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Durham University News

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New fracking research led by Durham University finds it is “not significant” in causing earthquakes

(10 April 2013)

Professor Richard Davies

Professor Richard Davies

A new study of hundreds of thousands of hydraulic fracturing (or “fracking”) operations has found that the process has only caused earth tremors that could be felt on the surface in three cases.

Hydraulic fracturing is the method by which sedimentary rock is deliberately cracked to recover oil and gas, including shale gas.

The research, led by Durham University and entitled “Induced Seismicity and the Hydraulic Fracturing of Low Permeability Sedimentary Rocks” found that almost all of the resultant seismic activity was on such a small scale that only geoscientists would be able to detect it. Furthermore, it was discovered that the size and number of felt earthquakes caused by fracking is low compared to other manmade triggers such as mining, geothermal activity or reservoir water storage.

But the study also established beyond doubt that fracking has the potential to reactivate dormant faults and described the probable ways in which the pumping of fracking fluid underground triggers this.

Professor Richard Davies from Durham Energy Institute, one of Durham University’s eight Research Institutes, said: 

“We have examined not just fracking-related occurrences but all induced earthquakes - that is, those caused by human activity - since 1929. It is worth bearing in mind that other industrial-scale processes can trigger earthquakes including mining, filling reservoirs with water and the production of oil and gas. Even one of our cleanest forms of energy, geothermal, has some form in this respect. 

“In almost all cases, the seismic events caused by hydraulic fracturing have been undetectable other than by geoscientists. It is also low compared to other manmade triggers. Earthquakes caused by mining can range from a magnitude of 1.6 to 5.6, reservoir-filling from 2.0 to 7.9 and waste disposal from 2.0 to 5.7.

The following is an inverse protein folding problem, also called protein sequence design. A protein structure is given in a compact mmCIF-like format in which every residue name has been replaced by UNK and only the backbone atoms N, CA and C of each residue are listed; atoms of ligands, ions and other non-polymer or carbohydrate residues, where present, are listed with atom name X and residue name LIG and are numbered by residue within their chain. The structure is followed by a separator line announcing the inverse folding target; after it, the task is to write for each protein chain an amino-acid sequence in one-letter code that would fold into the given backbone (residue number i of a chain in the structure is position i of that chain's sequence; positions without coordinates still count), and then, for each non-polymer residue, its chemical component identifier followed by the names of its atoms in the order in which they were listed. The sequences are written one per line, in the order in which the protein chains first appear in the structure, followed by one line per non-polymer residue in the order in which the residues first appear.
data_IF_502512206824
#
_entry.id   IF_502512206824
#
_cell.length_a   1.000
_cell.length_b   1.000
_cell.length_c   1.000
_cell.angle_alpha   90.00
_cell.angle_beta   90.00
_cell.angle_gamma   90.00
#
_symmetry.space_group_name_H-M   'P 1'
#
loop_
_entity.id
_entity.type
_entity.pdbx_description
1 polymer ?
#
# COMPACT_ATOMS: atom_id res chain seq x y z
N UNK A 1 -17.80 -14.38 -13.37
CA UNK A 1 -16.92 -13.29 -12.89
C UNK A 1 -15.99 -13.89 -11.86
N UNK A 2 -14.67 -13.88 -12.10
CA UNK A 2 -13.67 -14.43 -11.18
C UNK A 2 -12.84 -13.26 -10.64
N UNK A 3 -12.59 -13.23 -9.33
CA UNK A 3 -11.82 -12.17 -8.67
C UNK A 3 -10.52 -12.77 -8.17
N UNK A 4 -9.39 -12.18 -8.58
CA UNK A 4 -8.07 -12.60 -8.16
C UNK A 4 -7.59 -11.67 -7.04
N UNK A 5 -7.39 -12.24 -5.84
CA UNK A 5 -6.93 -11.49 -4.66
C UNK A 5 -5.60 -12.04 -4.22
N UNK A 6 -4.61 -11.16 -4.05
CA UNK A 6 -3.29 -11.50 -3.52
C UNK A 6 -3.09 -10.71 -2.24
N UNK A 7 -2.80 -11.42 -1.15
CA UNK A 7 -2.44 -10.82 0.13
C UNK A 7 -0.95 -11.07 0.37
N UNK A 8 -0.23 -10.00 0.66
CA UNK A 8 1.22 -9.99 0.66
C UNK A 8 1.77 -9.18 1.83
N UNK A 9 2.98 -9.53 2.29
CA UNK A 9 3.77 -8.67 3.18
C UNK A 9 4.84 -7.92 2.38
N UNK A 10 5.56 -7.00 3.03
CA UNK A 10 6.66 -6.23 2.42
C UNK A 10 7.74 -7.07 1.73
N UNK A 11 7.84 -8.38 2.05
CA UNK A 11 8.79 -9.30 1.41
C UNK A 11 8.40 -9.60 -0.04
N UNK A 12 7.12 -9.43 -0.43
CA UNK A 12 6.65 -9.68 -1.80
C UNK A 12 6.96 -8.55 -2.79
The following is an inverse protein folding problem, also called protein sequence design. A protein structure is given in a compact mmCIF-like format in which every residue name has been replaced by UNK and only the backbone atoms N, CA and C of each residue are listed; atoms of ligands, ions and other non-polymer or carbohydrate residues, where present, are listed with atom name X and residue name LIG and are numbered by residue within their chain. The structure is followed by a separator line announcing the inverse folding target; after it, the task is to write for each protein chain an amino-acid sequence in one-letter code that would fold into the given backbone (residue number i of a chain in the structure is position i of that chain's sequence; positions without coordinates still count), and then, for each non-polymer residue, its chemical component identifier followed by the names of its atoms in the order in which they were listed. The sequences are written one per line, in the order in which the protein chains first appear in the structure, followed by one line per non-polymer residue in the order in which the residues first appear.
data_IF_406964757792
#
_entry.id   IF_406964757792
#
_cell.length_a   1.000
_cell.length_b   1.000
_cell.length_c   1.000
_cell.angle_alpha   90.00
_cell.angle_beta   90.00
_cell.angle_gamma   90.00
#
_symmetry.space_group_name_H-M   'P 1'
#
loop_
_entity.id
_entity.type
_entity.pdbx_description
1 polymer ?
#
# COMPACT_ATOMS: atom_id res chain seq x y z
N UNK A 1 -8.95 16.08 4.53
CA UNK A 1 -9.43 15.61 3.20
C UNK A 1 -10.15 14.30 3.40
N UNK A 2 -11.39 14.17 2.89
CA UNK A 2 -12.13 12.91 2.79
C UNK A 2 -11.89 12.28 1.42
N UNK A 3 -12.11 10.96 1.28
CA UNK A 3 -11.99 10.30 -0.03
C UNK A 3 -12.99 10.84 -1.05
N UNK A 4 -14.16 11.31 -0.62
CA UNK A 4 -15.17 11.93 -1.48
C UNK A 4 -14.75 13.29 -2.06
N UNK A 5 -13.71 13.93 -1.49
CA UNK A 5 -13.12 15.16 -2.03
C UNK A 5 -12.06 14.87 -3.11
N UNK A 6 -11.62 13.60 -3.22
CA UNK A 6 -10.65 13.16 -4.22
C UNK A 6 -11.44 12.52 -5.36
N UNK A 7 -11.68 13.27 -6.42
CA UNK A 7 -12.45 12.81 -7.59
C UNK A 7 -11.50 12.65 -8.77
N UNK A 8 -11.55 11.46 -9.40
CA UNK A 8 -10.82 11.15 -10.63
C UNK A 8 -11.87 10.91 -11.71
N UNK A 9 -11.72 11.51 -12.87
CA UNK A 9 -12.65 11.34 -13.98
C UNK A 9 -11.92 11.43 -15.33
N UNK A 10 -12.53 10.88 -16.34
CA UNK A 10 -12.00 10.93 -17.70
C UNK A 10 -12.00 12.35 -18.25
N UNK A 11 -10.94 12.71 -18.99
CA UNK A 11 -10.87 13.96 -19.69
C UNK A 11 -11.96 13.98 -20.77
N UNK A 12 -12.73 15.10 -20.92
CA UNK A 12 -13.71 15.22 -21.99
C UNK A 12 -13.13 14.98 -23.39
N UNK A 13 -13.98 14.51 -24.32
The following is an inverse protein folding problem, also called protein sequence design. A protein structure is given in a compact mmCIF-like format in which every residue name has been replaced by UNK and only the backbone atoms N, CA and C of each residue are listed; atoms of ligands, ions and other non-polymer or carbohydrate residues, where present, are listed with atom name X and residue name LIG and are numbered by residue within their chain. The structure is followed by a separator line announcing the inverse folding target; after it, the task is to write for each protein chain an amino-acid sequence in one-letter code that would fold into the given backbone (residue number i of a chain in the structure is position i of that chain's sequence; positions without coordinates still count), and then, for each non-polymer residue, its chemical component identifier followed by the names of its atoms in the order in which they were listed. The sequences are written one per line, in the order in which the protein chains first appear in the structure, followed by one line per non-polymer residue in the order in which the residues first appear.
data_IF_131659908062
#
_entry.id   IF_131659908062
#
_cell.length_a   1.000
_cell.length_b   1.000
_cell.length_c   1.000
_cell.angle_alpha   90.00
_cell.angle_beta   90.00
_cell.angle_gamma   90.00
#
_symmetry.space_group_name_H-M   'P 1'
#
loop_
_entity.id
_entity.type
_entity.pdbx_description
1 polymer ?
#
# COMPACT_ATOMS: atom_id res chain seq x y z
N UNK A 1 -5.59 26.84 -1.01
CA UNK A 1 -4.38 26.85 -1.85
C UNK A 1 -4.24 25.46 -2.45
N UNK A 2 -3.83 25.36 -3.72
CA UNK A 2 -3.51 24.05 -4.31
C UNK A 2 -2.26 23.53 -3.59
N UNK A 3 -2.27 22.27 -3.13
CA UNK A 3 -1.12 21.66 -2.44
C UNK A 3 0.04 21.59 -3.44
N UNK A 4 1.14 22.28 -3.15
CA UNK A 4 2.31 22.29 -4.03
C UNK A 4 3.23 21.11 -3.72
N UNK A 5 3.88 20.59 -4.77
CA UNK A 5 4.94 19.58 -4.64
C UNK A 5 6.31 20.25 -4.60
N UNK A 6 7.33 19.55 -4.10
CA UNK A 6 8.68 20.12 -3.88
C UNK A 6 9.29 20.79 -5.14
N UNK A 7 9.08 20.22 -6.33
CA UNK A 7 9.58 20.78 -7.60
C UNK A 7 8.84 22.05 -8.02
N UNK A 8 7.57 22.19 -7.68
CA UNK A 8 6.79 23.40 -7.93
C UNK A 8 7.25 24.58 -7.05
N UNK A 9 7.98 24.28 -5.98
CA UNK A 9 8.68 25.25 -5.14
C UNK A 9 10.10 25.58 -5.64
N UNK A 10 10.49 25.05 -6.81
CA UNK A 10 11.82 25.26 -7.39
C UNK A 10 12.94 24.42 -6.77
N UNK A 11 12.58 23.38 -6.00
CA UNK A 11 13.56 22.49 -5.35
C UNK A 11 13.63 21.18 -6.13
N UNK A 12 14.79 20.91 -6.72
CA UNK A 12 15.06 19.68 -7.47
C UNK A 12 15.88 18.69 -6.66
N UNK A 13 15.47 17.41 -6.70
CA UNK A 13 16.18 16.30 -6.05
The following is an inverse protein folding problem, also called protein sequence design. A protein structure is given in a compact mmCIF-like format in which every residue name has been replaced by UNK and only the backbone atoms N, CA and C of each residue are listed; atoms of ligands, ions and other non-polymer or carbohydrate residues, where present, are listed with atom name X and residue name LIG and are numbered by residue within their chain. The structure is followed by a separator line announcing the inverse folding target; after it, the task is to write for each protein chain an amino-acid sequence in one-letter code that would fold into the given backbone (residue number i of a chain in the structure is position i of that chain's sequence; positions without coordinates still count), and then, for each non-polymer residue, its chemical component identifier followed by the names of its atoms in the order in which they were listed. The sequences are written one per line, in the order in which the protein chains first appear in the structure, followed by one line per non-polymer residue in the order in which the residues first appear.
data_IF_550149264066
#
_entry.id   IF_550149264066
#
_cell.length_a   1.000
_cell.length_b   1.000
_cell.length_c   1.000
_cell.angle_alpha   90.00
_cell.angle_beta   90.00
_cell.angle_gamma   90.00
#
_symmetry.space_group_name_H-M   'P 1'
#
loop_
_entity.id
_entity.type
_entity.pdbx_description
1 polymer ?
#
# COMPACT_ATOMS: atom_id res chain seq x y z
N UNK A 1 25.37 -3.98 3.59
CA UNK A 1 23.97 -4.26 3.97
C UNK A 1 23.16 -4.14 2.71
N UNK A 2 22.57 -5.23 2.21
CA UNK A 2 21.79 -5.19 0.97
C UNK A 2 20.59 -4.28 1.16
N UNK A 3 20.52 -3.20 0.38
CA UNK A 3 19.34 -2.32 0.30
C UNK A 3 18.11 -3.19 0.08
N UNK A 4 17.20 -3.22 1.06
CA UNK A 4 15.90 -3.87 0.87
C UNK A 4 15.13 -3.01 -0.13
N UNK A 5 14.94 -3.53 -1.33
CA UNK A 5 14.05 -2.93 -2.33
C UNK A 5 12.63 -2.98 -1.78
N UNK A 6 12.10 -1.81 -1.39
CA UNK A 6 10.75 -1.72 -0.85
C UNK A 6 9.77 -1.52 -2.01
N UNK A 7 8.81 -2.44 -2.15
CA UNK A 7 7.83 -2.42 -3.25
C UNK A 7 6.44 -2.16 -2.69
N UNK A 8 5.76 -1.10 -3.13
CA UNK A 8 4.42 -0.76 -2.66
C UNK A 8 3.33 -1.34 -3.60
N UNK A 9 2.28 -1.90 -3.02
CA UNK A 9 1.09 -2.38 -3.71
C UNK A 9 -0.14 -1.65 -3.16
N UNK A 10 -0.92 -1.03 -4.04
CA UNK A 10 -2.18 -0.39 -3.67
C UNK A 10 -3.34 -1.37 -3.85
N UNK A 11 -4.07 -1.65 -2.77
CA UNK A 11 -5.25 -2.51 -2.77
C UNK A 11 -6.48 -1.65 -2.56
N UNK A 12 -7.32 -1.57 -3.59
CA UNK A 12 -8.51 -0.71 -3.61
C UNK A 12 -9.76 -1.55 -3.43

“By comparison, most fracking-related events release a negligible amount of energy roughly equivalent to or even less than someone jumping off a ladder onto the floor. Of the three fracking-related quakes that could be felt, even the largest ever, in the Horn River Basin in Canada in 2011 had a magnitude of only 3.8. That is at the lower end of the range that could be felt by people. The widely-reported quake at Preese Hall near Blackpool in 2011 had a magnitude of 2.3.

“So we have concluded that hydraulic fracturing is not a significant mechanism for inducing felt earthquakes. It is extremely unlikely that any of us will ever be able to feel an earthquake caused by fracking. But theoretically, it cannot be ruled out completely; we cannot see every fault underground and therefore cannot completely discount the possibility of the process causing a small felt earthquake. But there are ways to further mitigate against the possibility; the oil and gas industry can avoid faults that are critically stressed and already near breaking point. We hope our analysis can help provide important context and inform the current debate on this.” 

This research was funded by Durham University and Keele University.

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